Time for a Renaissance in Vitamin E Research
Vitamin E refers to a collection 4 naturally occurring tocopherol and 4 tocotrienol isomers. Its primary role in the body is to prevent lipid peroxidation by breaking the chain reaction generating free radicals. Because α-tocopherol has the highest biologic activity in the body, much of the research has focused on this form even though γ-tocopherol is the predominant dietary form. Based on insights in the metabolism of different vitamin E isomers, the Food and Nutrition Board, Institute of Medicine recommends that people consume 15mg α-tocopherol daily.
In her IUNS 20th International Congress of Nutrition presentation “Advances in Vitamin E Science: Research Trends and Perspectives in Benefits for Human Health”, 2013 DSM Nutritional Sciences Award recipient Professor Maret Traber of the Linus Pauling Institute emphasized the symbiotic relationship between polyunsaturated lipids and vitamin E. Dietary fat is necessary for vitamin E absorption. Vitamin E is needed to keep unsaturated lipids (fat) from being oxidized. Dr. Traber informed the audience that α-tocopherol remains in the plasma longer and is not excreted as rapidly as other isomers. Using epidemiological and animal research, she reported the importance of vitamin E during pregnancy.
Ley and colleagues investigated the effect of dietary vitamin E intake during the second trimester of pregnancy on insulin resistance and hyperglycemia later in pregnancy. 205 women, pregnant with only one child, were given 3h glucose-tolerance tests at 30 wk of gestation. The authors did not report plasma α-tocopherol concentrations. The average self-reported daily vitamin E intake among the women was 7.9 mg. Similar to data from What We Eat in America 2009-2010 where women 30-39y consume an average of 7.6 mg α-tocopherol daily, <50% of the recommended intake. Ley and associates report that higher vitamin E intakes are associated with lower fasting glucose, lower insulin resistance (measured by HOMA) and higher insulin sensitivity index.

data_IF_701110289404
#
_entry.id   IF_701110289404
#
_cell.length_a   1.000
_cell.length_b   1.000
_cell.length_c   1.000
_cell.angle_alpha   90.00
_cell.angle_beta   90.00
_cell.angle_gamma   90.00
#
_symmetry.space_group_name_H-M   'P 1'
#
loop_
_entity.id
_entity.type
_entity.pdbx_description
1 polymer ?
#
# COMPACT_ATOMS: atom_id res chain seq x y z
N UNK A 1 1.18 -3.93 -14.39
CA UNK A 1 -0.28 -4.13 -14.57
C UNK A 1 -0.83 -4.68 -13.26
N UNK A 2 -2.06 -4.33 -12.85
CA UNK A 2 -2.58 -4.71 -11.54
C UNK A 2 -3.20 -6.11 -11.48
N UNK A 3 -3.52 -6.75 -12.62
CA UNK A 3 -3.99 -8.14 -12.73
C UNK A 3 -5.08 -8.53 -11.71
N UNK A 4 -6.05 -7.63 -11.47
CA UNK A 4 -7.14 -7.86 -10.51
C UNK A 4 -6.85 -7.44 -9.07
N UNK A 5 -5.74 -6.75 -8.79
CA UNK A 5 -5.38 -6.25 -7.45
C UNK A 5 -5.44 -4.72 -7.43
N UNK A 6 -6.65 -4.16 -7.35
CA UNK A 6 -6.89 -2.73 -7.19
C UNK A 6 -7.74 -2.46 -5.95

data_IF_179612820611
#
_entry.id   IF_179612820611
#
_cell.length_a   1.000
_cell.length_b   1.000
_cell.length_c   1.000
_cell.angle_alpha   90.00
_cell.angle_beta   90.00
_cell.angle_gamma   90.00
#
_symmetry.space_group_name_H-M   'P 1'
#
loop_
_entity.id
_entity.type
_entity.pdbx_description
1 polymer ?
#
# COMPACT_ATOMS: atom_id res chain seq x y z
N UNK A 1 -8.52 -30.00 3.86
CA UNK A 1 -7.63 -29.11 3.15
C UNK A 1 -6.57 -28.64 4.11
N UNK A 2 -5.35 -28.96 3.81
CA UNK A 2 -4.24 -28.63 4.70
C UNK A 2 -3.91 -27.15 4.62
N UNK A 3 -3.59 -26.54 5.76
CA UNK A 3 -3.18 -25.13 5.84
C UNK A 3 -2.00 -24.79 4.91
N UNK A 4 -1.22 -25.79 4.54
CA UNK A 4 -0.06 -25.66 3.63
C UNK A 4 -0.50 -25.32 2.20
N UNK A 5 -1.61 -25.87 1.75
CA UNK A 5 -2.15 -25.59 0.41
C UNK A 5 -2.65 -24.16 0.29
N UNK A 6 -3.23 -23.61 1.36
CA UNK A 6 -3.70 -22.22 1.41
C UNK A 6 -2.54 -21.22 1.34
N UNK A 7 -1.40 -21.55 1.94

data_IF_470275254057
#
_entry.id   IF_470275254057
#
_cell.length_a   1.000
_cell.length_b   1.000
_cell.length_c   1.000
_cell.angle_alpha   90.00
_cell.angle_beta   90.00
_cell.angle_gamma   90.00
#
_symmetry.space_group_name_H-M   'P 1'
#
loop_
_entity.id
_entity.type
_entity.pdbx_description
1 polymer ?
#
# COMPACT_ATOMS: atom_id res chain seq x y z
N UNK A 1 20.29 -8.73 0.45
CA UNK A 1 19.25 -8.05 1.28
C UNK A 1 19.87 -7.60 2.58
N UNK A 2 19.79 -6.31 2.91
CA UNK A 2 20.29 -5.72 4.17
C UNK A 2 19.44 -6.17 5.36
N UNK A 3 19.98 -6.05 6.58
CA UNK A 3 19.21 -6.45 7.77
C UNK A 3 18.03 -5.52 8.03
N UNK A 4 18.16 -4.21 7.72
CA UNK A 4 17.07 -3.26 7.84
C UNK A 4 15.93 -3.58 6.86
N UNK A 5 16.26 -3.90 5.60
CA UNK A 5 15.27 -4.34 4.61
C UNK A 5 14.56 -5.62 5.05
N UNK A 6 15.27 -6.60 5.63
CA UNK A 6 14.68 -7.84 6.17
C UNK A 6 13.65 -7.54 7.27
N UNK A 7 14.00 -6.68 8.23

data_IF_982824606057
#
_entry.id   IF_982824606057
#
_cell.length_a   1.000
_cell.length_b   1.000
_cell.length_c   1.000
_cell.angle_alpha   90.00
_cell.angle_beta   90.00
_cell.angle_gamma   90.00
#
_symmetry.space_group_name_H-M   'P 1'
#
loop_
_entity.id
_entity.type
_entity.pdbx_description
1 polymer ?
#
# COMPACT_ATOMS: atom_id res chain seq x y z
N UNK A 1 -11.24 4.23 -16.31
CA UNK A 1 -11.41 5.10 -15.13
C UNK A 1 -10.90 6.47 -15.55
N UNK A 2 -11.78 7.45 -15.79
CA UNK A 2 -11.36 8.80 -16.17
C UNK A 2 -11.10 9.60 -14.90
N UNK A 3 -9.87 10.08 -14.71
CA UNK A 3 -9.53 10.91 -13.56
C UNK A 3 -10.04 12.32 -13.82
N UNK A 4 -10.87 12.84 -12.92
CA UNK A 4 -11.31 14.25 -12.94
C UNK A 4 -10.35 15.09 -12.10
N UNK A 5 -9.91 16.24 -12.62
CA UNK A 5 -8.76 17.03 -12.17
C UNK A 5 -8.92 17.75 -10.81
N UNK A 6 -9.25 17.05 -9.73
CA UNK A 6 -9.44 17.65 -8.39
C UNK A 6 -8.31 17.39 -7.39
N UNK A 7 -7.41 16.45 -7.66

Almost before the invention of the internet ;-), Paolisso and associates reported that pharmacologic vitamin E supplementation (900 mg/d for 4 mo) reduced indicators of oxidative stress and improved insulin sensitivity. Their study was conducted with 10 healthy subjects and 15 individuals with non-insulin dependent diabetes. Baseline plasma vitamin E levels were <3µmol/L. Vitamin E supplementation increased plasma α-tocopherol levels 333%, to ~8-10 µmol/L. These levels still fall well below 30 µmol/L which is the optimal concentration with regards to mortality (Wright et al, 2006).
For more than a decade, people have not been consuming the vitamin E RDA. Vitamin E has not been designated a ‘nutrient of concern’ because people are not dying from deficiency diseases; Just like people are not dying from vitamin D deficiency. However, evidence is emerging that suboptimal vitamin E status, like less than adequate vitamin D levels, may not support optimal health.
It is time for a renaissance in vitamin E research.
Ley SH, Hanley AJ, Sermer M, Zinman B, O’Connor DL. Lower vitamin E intake during the second trimester is associated with insulin resistance and hyperglycemia later in pregnancy. 2013 EJCN doi:10.1038/ejcn.2013.185
Paolisso G, D’Amore A, Giugliano D, Ceriello A, Varrichio M, D’Ononfrio F. Pharmacologic doses of vitamin E improve insulin action in healthy subjects and non-insulin-dependent diabetic subjects. 1993 AJCN 57:650-656
Wright ME, Lawson KA, Weinstein SJ, Pietinen P, Taylor PR, Virtamo J, Albanes D. Higher baseline serum concentrations of vitamin E are associated with lower total and cause-specific mortality in the Alpha-Tocopherol, Beta-Carotene Cancer Prevention Study. 2006 AJCN 84:1200-1207